Every (dark-skinned) Indian woman’s story

When this picture of Femina’s Miss India 2019 uniformly beautiful contestants, with their light skin tone and straight hair faced public outrage, I cheered. Like most of my peers, I came of age in India in the era of Fair and Lovely, facing the biases of a patriarchal society that puts a premium on the complexion of a girl. In this hard-hitting article in Medium.com, Neha Dixit, takes us through her own story as she tries to explain this national obsession. Hats off, Neha. More power to you.


Yoga Ready

It seems like it was just yesterday that my chubby toddler walked under the inverted V formed by my body as I practiced down-dog. She plonked herself on my back, diaper and all, as I tried to maintain the curve in cobra. I couldn’t help but stop and smile at her cute antics.

Yoga came into my life right after she did. I was still learning the ropes at my first job when she was born. I returned to work six weeks later, trying to do my best on the work and home fronts. Six months later, I was an exhausted wreck dozing off at my desk, a fact that my observant boss noticed.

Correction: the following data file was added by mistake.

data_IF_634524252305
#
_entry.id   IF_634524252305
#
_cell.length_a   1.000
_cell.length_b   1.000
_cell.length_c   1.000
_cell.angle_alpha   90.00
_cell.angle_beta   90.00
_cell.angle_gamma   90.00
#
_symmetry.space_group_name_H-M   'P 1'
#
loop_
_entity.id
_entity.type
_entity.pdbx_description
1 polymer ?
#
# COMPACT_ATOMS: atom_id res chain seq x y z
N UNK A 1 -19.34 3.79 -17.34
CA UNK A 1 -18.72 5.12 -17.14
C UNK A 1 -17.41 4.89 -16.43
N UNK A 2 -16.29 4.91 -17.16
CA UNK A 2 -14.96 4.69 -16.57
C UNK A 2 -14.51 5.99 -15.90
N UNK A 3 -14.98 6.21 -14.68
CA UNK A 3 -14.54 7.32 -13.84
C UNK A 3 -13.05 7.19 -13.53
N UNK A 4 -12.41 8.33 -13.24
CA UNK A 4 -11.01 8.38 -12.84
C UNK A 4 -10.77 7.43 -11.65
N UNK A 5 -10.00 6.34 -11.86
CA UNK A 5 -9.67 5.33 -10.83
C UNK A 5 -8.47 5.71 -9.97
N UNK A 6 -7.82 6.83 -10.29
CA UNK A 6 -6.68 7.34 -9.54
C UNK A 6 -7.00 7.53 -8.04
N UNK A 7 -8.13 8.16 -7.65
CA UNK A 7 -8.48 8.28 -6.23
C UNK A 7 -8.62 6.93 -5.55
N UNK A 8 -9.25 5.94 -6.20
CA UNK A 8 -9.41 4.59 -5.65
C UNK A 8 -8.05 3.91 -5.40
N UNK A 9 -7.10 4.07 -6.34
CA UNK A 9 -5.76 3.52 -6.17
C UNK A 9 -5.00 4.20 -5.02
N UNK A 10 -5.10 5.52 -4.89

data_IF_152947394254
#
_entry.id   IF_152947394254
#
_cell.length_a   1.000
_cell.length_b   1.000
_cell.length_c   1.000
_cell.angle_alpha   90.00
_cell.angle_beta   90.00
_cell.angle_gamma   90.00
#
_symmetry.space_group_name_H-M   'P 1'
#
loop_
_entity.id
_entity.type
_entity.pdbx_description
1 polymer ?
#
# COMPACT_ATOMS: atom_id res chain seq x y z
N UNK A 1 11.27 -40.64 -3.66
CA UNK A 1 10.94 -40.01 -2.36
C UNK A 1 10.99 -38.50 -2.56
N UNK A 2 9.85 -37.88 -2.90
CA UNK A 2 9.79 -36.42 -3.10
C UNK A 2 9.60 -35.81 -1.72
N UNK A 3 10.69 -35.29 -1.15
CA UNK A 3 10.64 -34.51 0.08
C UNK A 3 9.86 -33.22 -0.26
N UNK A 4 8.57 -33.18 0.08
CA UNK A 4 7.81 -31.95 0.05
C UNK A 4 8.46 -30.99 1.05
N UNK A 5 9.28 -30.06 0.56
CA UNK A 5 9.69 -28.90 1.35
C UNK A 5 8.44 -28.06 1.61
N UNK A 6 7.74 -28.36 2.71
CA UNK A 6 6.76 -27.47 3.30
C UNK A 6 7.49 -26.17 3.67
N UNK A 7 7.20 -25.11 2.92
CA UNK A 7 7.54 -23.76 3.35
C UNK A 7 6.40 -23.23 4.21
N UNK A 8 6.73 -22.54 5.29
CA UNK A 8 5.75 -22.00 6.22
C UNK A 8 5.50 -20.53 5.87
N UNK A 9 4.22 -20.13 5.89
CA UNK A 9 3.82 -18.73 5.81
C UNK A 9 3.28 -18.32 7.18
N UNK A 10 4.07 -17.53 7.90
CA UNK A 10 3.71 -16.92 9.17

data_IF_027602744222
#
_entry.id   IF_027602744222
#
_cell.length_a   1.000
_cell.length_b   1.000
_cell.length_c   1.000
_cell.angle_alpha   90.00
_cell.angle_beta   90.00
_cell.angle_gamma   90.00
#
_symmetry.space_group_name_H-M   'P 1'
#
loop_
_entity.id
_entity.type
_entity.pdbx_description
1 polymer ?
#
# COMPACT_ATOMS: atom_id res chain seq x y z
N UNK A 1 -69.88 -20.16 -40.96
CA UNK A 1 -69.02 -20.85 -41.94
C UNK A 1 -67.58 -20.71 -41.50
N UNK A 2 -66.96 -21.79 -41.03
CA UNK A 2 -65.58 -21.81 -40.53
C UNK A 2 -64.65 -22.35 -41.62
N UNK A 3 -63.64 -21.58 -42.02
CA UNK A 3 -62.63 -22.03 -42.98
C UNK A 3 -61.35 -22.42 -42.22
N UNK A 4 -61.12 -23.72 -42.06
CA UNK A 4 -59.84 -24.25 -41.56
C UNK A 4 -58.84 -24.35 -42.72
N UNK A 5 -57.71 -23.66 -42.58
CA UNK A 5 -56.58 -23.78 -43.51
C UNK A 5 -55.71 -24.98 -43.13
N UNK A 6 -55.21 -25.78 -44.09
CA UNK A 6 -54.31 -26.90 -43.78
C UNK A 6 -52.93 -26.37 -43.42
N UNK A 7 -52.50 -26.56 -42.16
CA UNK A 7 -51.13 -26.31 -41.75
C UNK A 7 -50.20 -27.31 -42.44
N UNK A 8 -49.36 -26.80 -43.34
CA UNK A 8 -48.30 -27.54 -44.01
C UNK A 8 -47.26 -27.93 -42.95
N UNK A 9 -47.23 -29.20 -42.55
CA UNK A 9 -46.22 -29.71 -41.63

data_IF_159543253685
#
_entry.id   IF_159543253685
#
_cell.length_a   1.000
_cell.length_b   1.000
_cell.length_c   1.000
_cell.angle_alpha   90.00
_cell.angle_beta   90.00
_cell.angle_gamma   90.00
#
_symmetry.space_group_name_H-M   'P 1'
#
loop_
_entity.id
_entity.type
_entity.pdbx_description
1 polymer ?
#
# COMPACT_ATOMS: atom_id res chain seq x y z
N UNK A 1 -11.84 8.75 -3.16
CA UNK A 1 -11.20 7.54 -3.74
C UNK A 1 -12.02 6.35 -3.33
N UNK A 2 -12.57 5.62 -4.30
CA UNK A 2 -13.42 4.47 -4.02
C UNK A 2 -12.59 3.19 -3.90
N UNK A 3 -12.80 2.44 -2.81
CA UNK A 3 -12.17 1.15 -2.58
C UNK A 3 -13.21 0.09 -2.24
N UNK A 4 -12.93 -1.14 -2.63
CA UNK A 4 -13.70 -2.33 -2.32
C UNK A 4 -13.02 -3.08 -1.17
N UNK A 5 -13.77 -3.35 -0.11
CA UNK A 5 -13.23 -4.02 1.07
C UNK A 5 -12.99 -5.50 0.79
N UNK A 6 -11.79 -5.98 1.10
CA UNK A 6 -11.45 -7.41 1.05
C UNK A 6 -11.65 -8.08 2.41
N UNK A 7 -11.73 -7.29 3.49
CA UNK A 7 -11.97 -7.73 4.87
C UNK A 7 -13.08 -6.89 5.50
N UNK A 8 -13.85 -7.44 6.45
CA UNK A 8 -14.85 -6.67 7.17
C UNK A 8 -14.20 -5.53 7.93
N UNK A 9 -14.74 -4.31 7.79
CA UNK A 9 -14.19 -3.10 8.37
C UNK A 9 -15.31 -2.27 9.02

He handed me a flyer for a lunchtime yoga class at our office. I took the hint. My initiation to yoga began as the most conveniently located exercise option. I did not know then that it would help my body recover its pre-pregnancy shape, improve my energy levels and serve as an anchor during turbulent times.

 Two decades later, my daughter looks nothing like her gap-toothed chubby-cheeked toddler-self; she is a certified yoga teacher.

When I attended her class as a paying student at our neighborhood yoga studio, I felt a wave of nostalgic engulf me. The next moment I felt a gentle stretch, as she helped me get deeper into a forward fold.

She wasn’t always as flexible as she is now but perhaps she has always been yoga ready.   

As the world prepares for International Yoga Day on 21 June 2019, tell us about your practice.